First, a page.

Beginning layout on foundation surface.
Laying out floor plan on slab from drawing on plywood.
Securing bolt into slab.
Assembling post.
Securing post.
Fitting framing beam into post.
Raising structural beam with an electric hoist,
Connecting post and beam.
Connecting a long beam.
Pounding end of long beam to tighten connection.
Connection has tightened and process continues until fit is perfect.
Pounding beam into place.
Beam walk.

After assembling wall post and beam structure, the scaffolding was removed and new scaffolding put up for installing the roof structure.  Roof structural components were then put in place.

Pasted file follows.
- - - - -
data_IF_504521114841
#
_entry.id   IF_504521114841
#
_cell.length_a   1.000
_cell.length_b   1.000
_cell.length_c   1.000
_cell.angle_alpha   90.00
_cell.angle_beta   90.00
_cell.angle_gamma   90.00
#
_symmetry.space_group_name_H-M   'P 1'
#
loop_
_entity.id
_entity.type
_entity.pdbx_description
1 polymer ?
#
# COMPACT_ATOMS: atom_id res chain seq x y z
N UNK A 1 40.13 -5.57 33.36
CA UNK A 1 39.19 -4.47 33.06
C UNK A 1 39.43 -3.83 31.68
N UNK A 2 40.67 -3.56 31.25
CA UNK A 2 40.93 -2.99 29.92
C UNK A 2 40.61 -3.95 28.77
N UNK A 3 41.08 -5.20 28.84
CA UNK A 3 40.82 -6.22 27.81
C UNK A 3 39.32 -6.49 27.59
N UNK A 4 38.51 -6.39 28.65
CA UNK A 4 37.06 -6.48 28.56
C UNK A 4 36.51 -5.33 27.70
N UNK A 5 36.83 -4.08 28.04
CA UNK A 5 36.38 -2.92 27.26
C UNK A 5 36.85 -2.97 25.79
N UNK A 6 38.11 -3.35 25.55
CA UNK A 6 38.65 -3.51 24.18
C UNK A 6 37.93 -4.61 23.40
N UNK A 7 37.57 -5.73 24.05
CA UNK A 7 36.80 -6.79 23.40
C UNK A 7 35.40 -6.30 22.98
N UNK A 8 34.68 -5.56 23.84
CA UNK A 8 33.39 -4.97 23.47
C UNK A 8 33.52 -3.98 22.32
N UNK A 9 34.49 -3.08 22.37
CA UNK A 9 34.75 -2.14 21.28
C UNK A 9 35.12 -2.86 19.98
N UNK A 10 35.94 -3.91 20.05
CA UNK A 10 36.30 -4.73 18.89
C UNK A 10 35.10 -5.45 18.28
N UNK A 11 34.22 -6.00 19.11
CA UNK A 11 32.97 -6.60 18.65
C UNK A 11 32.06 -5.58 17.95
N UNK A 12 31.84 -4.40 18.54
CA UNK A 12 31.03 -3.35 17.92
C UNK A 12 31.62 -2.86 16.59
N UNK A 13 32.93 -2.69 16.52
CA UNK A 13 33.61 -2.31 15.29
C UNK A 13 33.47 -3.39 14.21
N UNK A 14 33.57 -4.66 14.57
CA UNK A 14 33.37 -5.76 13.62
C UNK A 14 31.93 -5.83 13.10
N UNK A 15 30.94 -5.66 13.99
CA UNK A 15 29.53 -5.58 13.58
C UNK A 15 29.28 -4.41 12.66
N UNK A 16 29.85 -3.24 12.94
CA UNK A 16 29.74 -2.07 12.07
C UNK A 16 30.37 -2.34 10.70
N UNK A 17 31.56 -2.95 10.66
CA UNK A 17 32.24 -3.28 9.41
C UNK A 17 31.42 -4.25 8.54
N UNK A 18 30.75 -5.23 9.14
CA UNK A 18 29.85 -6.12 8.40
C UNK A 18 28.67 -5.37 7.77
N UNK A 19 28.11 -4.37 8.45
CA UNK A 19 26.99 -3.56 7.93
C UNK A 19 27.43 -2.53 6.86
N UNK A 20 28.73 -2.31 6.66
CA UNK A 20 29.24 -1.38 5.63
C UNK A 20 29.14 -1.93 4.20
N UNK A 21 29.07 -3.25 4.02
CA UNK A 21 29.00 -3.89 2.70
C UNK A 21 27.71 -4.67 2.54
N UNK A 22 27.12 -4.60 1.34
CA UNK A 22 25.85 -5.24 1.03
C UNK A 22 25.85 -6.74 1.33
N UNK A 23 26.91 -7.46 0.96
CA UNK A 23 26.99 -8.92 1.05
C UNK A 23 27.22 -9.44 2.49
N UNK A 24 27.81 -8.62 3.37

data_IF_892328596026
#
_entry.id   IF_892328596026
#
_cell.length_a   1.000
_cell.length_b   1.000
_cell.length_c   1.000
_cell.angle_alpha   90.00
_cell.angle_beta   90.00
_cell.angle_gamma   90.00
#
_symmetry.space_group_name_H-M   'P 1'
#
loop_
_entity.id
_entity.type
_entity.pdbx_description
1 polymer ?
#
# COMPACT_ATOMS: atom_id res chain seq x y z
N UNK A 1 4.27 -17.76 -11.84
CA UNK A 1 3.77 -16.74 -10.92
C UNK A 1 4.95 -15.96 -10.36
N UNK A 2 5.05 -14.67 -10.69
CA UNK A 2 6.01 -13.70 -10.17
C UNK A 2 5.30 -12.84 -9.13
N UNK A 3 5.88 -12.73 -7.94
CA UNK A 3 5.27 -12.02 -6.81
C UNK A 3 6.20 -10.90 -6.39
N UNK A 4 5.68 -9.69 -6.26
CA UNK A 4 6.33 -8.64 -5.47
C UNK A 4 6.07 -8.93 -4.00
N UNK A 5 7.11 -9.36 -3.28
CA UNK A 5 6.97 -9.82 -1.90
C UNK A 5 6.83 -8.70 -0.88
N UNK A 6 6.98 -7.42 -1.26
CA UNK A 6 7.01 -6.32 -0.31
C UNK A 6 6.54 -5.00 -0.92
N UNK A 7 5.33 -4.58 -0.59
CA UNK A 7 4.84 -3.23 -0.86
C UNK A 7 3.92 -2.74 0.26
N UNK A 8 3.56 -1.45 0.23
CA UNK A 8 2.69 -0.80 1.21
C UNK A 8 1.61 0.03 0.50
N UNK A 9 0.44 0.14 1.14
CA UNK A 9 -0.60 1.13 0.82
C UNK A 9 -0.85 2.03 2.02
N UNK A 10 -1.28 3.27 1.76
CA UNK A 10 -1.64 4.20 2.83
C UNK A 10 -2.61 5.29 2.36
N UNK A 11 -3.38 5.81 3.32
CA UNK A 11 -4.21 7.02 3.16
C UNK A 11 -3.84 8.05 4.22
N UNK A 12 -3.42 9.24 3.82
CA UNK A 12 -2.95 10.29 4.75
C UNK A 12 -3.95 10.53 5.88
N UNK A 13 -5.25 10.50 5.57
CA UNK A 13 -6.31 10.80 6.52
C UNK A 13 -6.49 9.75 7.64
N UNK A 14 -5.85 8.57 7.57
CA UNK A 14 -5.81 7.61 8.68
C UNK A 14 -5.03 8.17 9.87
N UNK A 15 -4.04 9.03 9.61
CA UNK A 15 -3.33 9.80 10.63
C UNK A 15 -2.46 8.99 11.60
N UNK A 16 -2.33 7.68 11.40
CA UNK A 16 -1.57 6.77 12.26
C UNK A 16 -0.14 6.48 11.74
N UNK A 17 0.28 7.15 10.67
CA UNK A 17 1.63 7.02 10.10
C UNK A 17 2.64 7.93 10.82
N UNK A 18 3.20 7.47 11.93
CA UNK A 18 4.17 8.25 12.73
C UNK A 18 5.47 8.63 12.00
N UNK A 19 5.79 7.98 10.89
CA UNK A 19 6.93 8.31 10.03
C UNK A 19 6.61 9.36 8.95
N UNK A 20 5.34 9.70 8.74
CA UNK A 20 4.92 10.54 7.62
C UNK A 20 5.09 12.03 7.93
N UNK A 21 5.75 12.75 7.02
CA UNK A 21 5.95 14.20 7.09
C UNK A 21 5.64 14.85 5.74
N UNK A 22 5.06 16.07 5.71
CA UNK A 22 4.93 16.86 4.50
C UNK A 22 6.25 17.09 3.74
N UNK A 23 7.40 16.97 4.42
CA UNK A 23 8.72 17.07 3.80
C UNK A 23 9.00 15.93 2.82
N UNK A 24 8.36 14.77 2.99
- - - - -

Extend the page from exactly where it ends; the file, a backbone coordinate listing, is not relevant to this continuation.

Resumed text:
Beginning assemblage roof structure.
Adjusting roof ridge beam.
Installation purlins and rafters.

After assembling roof structure, redwood ceiling boards were attached.  The building will have an open ceiling exposing structural framing.

Attaching ceiling boards.
Attaching ceiling boards.

Next roof insulation was added to be followed by exterior framing to support   cedar shingles.

Attaching roof insulation.
On top of the world.
Pause for a pose.
Roof shingle support frame.
View of interior framing.